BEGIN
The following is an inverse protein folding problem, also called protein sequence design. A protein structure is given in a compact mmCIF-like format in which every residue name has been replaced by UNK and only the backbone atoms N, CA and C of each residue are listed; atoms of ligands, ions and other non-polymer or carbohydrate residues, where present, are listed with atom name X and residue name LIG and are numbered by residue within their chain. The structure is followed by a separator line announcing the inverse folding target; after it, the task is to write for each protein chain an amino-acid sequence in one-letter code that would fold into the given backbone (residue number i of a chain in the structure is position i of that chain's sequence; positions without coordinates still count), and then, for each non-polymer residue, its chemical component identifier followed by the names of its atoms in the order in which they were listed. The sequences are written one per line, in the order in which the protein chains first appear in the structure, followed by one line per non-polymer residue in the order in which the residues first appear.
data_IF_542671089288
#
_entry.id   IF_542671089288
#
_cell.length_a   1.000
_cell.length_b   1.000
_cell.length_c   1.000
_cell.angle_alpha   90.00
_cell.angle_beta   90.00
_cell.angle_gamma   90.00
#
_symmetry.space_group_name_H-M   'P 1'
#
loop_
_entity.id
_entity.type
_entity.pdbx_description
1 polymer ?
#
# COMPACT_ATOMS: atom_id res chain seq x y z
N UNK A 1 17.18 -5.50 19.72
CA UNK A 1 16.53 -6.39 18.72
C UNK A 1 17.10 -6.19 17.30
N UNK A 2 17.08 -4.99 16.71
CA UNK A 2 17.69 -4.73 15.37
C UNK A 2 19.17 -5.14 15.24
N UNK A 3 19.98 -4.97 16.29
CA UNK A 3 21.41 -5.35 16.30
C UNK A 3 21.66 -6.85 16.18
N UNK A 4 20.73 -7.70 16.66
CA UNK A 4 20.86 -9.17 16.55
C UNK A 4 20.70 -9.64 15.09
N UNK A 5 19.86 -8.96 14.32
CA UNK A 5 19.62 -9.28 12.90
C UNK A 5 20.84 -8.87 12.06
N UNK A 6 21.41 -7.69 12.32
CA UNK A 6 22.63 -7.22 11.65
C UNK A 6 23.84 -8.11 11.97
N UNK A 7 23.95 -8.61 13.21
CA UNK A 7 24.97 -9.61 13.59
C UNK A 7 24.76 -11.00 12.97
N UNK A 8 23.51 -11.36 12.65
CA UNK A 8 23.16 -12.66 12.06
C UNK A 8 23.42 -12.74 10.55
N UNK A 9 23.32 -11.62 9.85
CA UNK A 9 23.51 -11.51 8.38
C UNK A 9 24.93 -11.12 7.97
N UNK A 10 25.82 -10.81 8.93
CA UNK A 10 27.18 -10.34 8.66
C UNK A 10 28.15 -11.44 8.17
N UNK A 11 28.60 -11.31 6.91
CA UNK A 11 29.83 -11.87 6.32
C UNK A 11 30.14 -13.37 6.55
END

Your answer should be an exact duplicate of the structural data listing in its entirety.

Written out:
The following is an inverse protein folding problem, also called protein sequence design. A protein structure is given in a compact mmCIF-like format in which every residue name has been replaced by UNK and only the backbone atoms N, CA and C of each residue are listed; atoms of ligands, ions and other non-polymer or carbohydrate residues, where present, are listed with atom name X and residue name LIG and are numbered by residue within their chain. The structure is followed by a separator line announcing the inverse folding target; after it, the task is to write for each protein chain an amino-acid sequence in one-letter code that would fold into the given backbone (residue number i of a chain in the structure is position i of that chain's sequence; positions without coordinates still count), and then, for each non-polymer residue, its chemical component identifier followed by the names of its atoms in the order in which they were listed. The sequences are written one per line, in the order in which the protein chains first appear in the structure, followed by one line per non-polymer residue in the order in which the residues first appear.
data_IF_542671089288
#
_entry.id   IF_542671089288
#
_cell.length_a   1.000
_cell.length_b   1.000
_cell.length_c   1.000
_cell.angle_alpha   90.00
_cell.angle_beta   90.00
_cell.angle_gamma   90.00
#
_symmetry.space_group_name_H-M   'P 1'
#
loop_
_entity.id
_entity.type
_entity.pdbx_description
1 polymer ?
#
# COMPACT_ATOMS: atom_id res chain seq x y z
N UNK A 1 17.18 -5.50 19.72
CA UNK A 1 16.53 -6.39 18.72
C UNK A 1 17.10 -6.19 17.30
N UNK A 2 17.08 -4.99 16.71
CA UNK A 2 17.69 -4.73 15.37
C UNK A 2 19.17 -5.14 15.24
N UNK A 3 19.98 -4.97 16.29
CA UNK A 3 21.41 -5.35 16.30
C UNK A 3 21.66 -6.85 16.18
N UNK A 4 20.73 -7.70 16.66
CA UNK A 4 20.86 -9.17 16.55
C UNK A 4 20.70 -9.64 15.09
N UNK A 5 19.86 -8.96 14.32
CA UNK A 5 19.62 -9.28 12.90
C UNK A 5 20.84 -8.87 12.06
N UNK A 6 21.41 -7.69 12.32
CA UNK A 6 22.63 -7.22 11.65
C UNK A 6 23.84 -8.11 11.97
N UNK A 7 23.95 -8.61 13.21
CA UNK A 7 24.97 -9.61 13.59
C UNK A 7 24.76 -11.00 12.97
N UNK A 8 23.51 -11.36 12.65
CA UNK A 8 23.16 -12.66 12.06
C UNK A 8 23.42 -12.74 10.55
N UNK A 9 23.32 -11.62 9.85
CA UNK A 9 23.51 -11.51 8.38
C UNK A 9 24.93 -11.12 7.97
N UNK A 10 25.82 -10.81 8.93
CA UNK A 10 27.18 -10.34 8.66
C UNK A 10 28.15 -11.44 8.17
N UNK A 11 28.60 -11.31 6.91
CA UNK A 11 29.83 -11.87 6.32
C UNK A 11 30.14 -13.37 6.55